Figure 5—figure supplement 1
Phenotype frequencies and transcript levels after RNAi.

Top: the KD of Toll and dl1 caused partial or complete dorsalization. Completely dorsalized embryos lack twi, sog or sim (except for the terminal domain) expression and exhibit uniform levels of nuclear localized pMAD levels. Partially dorsalized embryos show residual twi, sog or sim expression and their nuclear pMAD levels are not completely uniform. No wt-like patterns were observed. The table shows % of complete ventralization or complete dorsalization. The double KD of dpp plus Toll by parental RNAi caused complete ventralization. Completely ventralized embryos show a uniform expansion of twi, sog, or the ventral-anterior sim domain (analyzed by ISH). Each marker was analyzed separately. Bottom: expression of actin 5C, dpp and/or Toll1 in Toll1-RNAi, dpp-RNAi, Toll1-dpp-RNAi compared to wt (left column) detected by gel electrophoresis after semi-qPCR.

Toll signaling affects AP patterning.

Expression of msh is monitored by ISH in blastoderm embryos. The view is lateral (A), or not determined as the expression is DV symmetric (BD). The red arrowheads mark the posterior border of msh expression which is positioned at approximately 60% egg length (0% posterior pole) in wt (A) and tsg KD (D) embryos. In Toll1 and dl1 KD embryos, the msh domain expands to the anterior tip of the embryo and its posterior border is shifted anteriorly (to approximately 80% egg length).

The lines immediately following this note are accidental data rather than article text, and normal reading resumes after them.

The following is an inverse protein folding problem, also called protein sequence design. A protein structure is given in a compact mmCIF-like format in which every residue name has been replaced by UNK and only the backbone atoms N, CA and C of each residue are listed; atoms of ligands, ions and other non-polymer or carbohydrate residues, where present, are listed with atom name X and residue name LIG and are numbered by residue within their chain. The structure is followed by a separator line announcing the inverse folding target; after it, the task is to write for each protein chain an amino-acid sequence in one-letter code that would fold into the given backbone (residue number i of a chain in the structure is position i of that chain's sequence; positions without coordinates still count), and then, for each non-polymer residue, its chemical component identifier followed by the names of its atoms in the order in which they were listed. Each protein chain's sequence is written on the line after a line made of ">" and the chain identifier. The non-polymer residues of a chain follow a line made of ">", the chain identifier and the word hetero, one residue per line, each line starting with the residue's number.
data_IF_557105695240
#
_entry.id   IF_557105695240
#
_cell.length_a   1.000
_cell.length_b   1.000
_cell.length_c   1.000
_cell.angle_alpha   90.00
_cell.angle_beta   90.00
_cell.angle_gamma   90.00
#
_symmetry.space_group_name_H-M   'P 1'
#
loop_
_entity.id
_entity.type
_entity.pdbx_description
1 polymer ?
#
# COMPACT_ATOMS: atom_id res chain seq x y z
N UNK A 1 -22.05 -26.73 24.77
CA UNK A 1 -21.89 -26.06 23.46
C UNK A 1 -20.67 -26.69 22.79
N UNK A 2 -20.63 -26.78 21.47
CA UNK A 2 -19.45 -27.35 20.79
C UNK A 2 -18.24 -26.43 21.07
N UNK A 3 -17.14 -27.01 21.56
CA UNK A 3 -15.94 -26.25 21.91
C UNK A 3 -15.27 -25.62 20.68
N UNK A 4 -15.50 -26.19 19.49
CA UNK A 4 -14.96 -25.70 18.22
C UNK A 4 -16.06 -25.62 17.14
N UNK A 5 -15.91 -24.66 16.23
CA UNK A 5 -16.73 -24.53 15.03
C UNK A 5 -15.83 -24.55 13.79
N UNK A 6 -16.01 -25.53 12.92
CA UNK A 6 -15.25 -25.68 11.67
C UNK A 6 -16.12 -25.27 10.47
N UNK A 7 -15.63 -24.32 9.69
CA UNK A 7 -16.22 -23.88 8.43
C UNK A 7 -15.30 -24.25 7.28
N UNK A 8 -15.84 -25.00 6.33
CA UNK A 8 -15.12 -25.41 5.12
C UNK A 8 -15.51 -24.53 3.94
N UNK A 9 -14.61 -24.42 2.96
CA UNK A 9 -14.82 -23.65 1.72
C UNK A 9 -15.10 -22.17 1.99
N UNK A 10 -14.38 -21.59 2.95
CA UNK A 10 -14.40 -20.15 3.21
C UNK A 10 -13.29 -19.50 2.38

Expression of cact1 and cact3.

Expression of cact1 (AD) and cact3 (EH) are monitored by ISH with embryos at early to late blastoderm stages (20–32 hpf). (A′D′, E′, H′) SYTOX Green staining shows nuclear density to determine developmental stage. (A, B) cact1 expression is initiated evenly. (C) With proceeding development cact1 expression vanishes from the dorsal side. (D) 20% of Toll1 KD embryos lack cact1 expression. The remainder show reduced expression compared to wt. (E) cact3 expression is initiated uniformly along the DV axis between 20% and 60% egg length. (F, G) In older blastoderm stages cact3 is expressed in a broad domain encompassing 60–80% of the egg circumference. (H) 47% of Toll1 KD embryos lack cact3 expression. The remainder show reduced expression compared to wt. (I, J) Double ISH for cact3 (blue) and sog (red) confirms that cact3 is expressed ventrally and that its domain expands more dorsally than the sog domain.

Box figure 1
Temporal progression of pattern formation.

Simulated concentration profiles of NF-κB/Dorsal, Sog and BMP are plotted at successive time points, starting from a broad peak of NF-κB/Dorsal (left to right: t = 0 hr, 4 hr, 6 hr and steady state; see Table 1 for parameter values). The x-axis shows the circumference of the embryo, with the dorsal and ventral sides marked as D and V, respectively.

Box figure 2
Embryonic twinning in Euscelis.

Simulation of wt (left) showing Sog (red) and BMP (green) protein concentration profiles along the DV axis at steady state given initial NF-κB/Dorsal protein levels (blue: dashed line). A schematic drawing on the left shows a wt Euscelis embryo at the germ band stage. Simulations after the DV axis is split in two halves (right) result in the formation of one BMP gradient in each half. Thus, the proposed model can account for the embryonic twinning observed in Euscelis after production of dorsal and ventral egg fragments shown schematically on the left (Sander, 1971).

Dynamics of pattern formation.